Secrets of an Ancient Arena

Jim McMahon/Mapman®

The year is 80 A.D. An excited crowd of nearly 50,000 people pack into a new amphitheater in Rome, the capital of the vast Roman Empire. Suddenly, two men wearing armor and holding shields and swords rise from beneath the arena floor. The main event has begun at what will become one of the world’s most famous buildings—the Colosseum. 

At the time, the Romans controlled much of what is now Europe, West Asia, and North Africa. Cities throughout the Roman Empire had amphitheaters, but the Colosseum stood out from the rest.

“It is the largest, most important Roman amphitheater ever built,” says Steven Tuck, a historian who’s an expert on ancient Rome.

The Colosseum was like today’s sports stadiums, and gladiator matches were the biggest attraction. Beneath the arena was a series of hidden passageways called hypogea, where gladiators prepared for battle. In June of this year, these underground tunnels were opened to the public for the first time. 

Take a look inside the most famous sports arena in history.

Still Standing

Evan Reinheimer/Getty Images

The Colosseum was built over a period of about eight years nearly 2,000 years ago. Experts consider it one of the most remarkable examples of Roman architecture. Arches and columns supported the weight of the arena, which was made of stone, concrete, and marble.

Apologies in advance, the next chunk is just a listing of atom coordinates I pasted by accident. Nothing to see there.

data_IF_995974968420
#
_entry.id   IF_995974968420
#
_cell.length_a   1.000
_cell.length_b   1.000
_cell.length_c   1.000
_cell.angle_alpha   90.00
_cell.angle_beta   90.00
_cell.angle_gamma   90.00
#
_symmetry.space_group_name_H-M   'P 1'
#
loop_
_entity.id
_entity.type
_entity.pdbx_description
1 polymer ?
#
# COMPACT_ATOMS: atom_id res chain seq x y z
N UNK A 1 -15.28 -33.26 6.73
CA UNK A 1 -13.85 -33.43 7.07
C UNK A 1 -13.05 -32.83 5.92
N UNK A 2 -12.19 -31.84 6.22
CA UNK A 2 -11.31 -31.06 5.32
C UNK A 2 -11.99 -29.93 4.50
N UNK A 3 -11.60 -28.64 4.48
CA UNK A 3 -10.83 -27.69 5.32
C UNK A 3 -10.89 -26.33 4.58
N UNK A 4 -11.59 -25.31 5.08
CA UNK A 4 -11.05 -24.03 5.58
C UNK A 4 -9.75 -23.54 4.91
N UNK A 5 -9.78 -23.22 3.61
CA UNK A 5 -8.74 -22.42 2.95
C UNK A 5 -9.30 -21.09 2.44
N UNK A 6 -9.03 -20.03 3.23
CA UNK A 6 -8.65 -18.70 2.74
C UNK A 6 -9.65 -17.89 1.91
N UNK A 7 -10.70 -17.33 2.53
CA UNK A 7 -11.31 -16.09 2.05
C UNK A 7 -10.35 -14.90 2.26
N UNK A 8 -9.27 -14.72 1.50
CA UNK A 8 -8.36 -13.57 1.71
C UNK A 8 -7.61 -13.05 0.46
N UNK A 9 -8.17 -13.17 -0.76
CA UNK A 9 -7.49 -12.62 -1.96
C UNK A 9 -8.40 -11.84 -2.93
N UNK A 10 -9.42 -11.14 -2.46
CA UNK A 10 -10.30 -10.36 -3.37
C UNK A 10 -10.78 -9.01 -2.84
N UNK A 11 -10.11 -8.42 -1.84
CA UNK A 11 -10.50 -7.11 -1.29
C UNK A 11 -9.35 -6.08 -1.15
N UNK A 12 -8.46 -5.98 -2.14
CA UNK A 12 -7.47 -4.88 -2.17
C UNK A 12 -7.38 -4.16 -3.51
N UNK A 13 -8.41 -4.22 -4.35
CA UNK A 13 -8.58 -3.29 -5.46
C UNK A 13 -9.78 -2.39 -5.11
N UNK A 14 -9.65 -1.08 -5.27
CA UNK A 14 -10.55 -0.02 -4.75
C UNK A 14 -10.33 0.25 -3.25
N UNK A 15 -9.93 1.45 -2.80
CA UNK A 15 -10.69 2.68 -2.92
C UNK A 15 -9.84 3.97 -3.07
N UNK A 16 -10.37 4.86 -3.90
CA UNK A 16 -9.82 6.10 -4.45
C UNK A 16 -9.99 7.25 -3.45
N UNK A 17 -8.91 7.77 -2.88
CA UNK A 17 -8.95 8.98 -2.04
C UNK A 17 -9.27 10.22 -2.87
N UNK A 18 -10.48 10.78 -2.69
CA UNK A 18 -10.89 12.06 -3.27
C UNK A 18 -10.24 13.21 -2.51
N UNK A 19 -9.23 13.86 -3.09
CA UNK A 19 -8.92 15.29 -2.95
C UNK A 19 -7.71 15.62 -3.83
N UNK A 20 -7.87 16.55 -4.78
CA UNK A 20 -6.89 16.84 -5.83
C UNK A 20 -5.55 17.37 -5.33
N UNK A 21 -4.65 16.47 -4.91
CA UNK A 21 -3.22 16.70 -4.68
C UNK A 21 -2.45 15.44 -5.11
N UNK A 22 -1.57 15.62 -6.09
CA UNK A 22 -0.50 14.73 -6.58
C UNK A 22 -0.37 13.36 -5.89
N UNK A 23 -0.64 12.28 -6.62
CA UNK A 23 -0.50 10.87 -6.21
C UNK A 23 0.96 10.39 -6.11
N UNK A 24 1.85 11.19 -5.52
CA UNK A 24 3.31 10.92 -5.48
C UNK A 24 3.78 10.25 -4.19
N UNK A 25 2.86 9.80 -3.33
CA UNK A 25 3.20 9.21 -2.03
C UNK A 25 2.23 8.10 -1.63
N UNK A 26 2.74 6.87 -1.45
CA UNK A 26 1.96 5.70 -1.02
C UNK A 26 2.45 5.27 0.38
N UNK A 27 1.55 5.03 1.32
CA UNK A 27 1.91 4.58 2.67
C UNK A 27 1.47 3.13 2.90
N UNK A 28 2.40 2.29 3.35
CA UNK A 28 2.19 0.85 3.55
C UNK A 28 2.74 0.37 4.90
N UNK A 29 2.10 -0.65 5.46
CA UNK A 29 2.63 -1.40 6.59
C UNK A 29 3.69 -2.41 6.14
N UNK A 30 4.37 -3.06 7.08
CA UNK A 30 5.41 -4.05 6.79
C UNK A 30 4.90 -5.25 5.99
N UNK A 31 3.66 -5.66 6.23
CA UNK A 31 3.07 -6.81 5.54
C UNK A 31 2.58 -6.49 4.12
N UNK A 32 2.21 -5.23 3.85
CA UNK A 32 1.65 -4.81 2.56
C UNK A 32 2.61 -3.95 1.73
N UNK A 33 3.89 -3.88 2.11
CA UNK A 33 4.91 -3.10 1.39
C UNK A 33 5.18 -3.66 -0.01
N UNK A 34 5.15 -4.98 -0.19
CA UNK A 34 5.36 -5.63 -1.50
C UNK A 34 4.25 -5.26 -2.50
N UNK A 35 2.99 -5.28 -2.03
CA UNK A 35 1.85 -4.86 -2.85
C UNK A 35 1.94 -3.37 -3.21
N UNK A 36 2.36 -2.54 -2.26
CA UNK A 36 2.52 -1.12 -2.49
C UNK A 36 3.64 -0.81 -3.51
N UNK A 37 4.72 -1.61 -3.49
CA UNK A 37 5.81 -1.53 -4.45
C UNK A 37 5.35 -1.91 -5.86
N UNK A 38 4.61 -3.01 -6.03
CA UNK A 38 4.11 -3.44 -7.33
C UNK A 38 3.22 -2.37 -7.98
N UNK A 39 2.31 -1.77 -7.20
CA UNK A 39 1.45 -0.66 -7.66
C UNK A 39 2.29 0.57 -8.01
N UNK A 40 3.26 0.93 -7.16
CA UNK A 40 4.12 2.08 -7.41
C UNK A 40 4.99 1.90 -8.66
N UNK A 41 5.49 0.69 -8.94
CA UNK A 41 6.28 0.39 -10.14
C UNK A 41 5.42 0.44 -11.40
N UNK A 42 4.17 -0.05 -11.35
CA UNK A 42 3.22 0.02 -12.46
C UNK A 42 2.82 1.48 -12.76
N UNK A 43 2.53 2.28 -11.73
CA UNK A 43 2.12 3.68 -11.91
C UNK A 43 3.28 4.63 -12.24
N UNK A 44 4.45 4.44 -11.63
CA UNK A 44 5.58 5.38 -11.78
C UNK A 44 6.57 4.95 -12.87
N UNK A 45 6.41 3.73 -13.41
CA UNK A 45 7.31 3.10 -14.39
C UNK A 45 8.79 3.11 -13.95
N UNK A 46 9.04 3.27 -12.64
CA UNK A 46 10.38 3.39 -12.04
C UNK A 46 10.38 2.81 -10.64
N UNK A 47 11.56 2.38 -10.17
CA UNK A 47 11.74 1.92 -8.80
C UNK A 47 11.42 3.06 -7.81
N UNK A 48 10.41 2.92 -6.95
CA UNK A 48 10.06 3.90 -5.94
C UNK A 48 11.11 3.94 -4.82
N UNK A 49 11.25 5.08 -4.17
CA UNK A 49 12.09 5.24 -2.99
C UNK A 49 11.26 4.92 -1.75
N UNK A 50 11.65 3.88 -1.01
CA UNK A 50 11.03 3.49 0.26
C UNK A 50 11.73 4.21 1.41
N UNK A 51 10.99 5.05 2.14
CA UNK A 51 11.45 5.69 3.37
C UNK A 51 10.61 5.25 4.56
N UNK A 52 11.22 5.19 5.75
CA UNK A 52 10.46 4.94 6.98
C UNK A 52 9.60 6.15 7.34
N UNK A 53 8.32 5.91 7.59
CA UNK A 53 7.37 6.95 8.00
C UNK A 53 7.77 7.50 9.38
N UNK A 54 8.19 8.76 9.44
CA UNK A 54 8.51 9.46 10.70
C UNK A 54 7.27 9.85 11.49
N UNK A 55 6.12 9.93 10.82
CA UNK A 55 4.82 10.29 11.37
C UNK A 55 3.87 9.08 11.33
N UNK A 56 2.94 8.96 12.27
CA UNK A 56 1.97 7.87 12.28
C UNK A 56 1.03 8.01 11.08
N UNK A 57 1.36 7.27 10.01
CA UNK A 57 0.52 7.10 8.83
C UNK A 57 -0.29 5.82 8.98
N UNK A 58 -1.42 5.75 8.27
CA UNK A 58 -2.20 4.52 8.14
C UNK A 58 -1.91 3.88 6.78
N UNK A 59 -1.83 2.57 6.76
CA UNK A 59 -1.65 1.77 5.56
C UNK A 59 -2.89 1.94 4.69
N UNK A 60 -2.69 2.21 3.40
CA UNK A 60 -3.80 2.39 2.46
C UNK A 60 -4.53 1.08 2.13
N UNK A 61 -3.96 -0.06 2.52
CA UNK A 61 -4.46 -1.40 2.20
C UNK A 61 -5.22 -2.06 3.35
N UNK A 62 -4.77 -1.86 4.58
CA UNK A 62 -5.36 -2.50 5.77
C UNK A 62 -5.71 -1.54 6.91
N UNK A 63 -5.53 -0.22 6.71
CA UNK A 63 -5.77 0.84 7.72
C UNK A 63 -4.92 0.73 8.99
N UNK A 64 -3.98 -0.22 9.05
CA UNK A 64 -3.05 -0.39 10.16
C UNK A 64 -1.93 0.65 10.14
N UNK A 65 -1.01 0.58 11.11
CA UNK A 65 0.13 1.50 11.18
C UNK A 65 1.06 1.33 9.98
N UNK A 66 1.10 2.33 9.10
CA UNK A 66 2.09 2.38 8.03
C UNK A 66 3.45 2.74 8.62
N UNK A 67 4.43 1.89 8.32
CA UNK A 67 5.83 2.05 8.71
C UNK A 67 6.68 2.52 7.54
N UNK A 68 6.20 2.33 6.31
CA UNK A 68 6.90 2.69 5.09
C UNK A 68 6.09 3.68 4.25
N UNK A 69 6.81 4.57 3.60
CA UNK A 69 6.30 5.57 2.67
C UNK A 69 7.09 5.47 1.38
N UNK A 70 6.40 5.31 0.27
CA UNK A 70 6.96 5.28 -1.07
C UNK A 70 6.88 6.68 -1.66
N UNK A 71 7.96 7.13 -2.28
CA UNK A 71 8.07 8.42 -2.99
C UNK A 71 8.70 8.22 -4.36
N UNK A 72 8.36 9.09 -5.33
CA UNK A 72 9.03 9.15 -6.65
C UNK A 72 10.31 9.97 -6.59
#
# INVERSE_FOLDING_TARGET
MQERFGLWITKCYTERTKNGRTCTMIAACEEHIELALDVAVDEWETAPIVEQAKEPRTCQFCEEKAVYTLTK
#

Over the centuries, more than two-thirds of the Colosseum was destroyed. Since the 1990s, the ancient amphitheater, including the hypogea, has slowly been renovated. It’s the most popular tourist site in Rome, with more than 5 million visitors in most years.

Stars of the Show

Illustrations by Jeff Mangiat

Gladiators were the star athletes of the Roman Empire. Most were enslaved men or prisoners, but some were citizens who volunteered to fight in the hopes of becoming a celebrity.

“You could become rich and famous,” Tuck says. “If you worked hard, if you succeeded, you could improve your life.”

Most gladiators fought only a few times a year, like today’s boxers and ultimate fighters. Tuck says most gladiators didn’t die in battle. But when one was too injured to continue fighting or performed poorly during a match, the emperor could choose to have him killed.

Backstage Pass

Illustrations by Jeff Mangiat

As gladiators fought on the Colosseum floor, a lot was happening below their feet. 

“The underground tunnels are the equivalent of the backstage of a theater,” Tuck explains.

Sets, costumes, and weapons were kept there. In hidden rooms, gladiators prepared for battle. In other areas, doctors treated gladiators’ wounds.

Lions, tigers, and elephants were also kept in the hypogea. Gladiators didn’t fight them, but skilled hunters did. The animals were raised up in elevators pulled by ropes. The creatures would burst into the arena from trapdoors, surprising the crowd.

1. Based on the article, what was the Roman Empire?

2. Name four things you might have seen if you went into the hypogea of the Colosseum in 80 A.D.

3. What is status? What does the article suggest about the status of women in ancient Rome?

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